Aileen Claire Leat was born to C.L. “Ted” Leat and Freda Leat on July 11th, 1927, the second of eight children.
Aileen passed away on Monday, February 8th, 2016 in Apple Valley, MN, with her children and grandchildren surrounding her in her last days.
On April 12th, 1950, Aileen married Marvin Hopkins. After a brief stay in Winner, they moved to the Hopkins family homestead southwest of Winner. There she and Marvin raised seven children, cattle, hogs, chickens, a barn full of cats, the occasional dog, and one incredibly ill-tempered goose.
The family had a big garden every year, filling a small valley. Aileen grew rows of vegetables and flowers, and loved zinnias, cosmos, and 4 o’clocks. The house always had morning glories on the fence, and marigolds and petunias in the front. Aileen regularly canned tomatoes, green beans, peaches, pears, and always had plenty of food on hand. She would say, “no one goes hungry” on occasion, and no one did.
She ran her own ceramics business in the 70’s, firing pieces in her own kiln. Many of her children joined in and made all sorts of beautiful pieces, as well as a few ugly ones.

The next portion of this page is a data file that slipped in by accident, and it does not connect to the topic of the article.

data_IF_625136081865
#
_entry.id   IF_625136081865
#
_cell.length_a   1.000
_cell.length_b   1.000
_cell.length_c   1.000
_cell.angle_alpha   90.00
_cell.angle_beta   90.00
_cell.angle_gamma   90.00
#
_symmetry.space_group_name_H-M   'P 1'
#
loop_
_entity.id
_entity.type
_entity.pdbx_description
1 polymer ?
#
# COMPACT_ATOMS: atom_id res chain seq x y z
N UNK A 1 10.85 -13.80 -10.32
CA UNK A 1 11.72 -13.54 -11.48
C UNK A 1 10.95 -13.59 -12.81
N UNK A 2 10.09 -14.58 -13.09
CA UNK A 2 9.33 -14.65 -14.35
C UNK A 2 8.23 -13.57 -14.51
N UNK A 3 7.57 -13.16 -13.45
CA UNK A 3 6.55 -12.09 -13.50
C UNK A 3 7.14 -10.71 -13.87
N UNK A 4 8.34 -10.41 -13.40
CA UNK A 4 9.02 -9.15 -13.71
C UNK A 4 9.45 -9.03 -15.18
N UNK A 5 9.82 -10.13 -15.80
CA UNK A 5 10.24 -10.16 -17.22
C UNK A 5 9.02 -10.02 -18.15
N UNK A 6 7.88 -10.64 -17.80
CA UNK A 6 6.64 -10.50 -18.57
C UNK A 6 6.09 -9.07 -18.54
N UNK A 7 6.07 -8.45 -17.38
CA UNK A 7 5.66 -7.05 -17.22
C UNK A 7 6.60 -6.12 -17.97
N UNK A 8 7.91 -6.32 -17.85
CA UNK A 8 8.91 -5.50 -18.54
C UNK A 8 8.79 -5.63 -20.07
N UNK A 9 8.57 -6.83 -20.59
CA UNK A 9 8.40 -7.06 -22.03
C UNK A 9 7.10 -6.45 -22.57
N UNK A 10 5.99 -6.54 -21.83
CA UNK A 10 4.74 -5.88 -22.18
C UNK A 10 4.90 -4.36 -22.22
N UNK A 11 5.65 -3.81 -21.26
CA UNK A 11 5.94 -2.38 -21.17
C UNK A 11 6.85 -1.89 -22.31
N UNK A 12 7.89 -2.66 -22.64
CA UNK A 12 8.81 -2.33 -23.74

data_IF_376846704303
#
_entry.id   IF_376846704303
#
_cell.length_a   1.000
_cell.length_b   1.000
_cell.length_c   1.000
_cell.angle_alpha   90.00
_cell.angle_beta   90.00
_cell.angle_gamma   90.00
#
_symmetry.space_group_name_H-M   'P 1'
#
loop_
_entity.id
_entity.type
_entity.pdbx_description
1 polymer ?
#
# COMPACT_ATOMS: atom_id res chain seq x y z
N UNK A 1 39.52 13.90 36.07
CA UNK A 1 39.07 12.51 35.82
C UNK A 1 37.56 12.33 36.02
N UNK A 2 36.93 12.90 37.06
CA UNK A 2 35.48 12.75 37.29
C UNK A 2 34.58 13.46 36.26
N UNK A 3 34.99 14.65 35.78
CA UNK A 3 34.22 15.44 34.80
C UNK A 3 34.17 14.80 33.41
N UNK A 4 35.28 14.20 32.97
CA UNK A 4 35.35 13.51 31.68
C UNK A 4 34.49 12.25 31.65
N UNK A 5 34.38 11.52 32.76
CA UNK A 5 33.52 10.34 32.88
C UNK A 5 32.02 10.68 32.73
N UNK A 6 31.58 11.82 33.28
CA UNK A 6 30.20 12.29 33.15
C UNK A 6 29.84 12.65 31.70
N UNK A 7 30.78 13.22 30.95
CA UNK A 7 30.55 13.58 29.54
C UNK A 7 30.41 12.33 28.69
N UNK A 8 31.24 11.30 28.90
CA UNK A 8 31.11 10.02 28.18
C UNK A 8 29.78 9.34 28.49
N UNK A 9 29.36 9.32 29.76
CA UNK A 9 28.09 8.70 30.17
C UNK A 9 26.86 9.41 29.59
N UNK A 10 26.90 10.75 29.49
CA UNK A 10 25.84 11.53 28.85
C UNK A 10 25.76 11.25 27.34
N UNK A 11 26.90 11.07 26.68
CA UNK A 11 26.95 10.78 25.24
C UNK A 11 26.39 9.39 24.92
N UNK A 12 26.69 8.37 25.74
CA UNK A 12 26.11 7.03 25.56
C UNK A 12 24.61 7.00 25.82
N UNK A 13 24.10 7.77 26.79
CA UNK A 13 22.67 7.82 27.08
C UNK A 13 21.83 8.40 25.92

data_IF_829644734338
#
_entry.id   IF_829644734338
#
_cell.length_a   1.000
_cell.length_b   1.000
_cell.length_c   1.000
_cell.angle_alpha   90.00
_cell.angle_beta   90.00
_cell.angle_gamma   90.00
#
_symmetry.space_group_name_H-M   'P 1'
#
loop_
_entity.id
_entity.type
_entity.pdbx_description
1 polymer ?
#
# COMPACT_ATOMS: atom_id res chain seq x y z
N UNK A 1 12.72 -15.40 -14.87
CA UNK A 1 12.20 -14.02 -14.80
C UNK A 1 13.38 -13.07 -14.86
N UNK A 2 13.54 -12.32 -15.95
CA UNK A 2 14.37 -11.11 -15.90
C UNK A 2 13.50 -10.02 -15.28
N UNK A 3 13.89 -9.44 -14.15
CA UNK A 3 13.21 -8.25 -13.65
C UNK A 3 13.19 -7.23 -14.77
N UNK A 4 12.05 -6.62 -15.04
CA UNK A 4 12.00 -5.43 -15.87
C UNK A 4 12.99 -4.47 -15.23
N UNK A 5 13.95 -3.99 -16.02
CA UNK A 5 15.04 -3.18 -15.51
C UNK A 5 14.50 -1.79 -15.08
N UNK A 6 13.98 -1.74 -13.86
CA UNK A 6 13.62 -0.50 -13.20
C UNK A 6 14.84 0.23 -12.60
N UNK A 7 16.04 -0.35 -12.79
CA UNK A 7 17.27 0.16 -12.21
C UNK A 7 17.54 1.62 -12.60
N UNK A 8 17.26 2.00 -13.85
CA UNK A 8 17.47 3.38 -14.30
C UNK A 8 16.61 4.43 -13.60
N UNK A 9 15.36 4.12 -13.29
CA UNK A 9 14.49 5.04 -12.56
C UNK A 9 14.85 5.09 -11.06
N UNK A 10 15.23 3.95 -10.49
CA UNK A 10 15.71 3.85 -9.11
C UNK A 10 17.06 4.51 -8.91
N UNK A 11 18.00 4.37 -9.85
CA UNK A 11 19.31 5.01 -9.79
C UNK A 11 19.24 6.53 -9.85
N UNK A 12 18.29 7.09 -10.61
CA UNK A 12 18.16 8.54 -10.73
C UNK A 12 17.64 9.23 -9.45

Aileen practiced lots of fiber arts, including sewing, quilting, crocheting, tatting lace, embroidery, cross-stitch, Hardanger, and knitting. There were always colorful mittens for winter and beautiful hand-crafts around the house. Her children received many quilts over the years, often made with fabrics from old dresses, shirts, curtains, and other items that would evoke memories. These quilts are treasured by all who received them.
In later years, she and Marvin worked as meat cutters for Dick and Pauline English before finally retiring.
Aileen’s children and grandchildren will remember her sweet smile, her stubborn German streak, her brook-no-nonsense approach to raising children, and the disapproving frown she would make. The frown curtailed a lot of shenanigans, and later in life made her adult children burst into laughter. She relished having her children and grandchildren visit, and enjoyed seeing them all smiling and laughing, and sometimes being incredibly loud and physical. Her boys were the source of a few broken couches, much to her annoyance.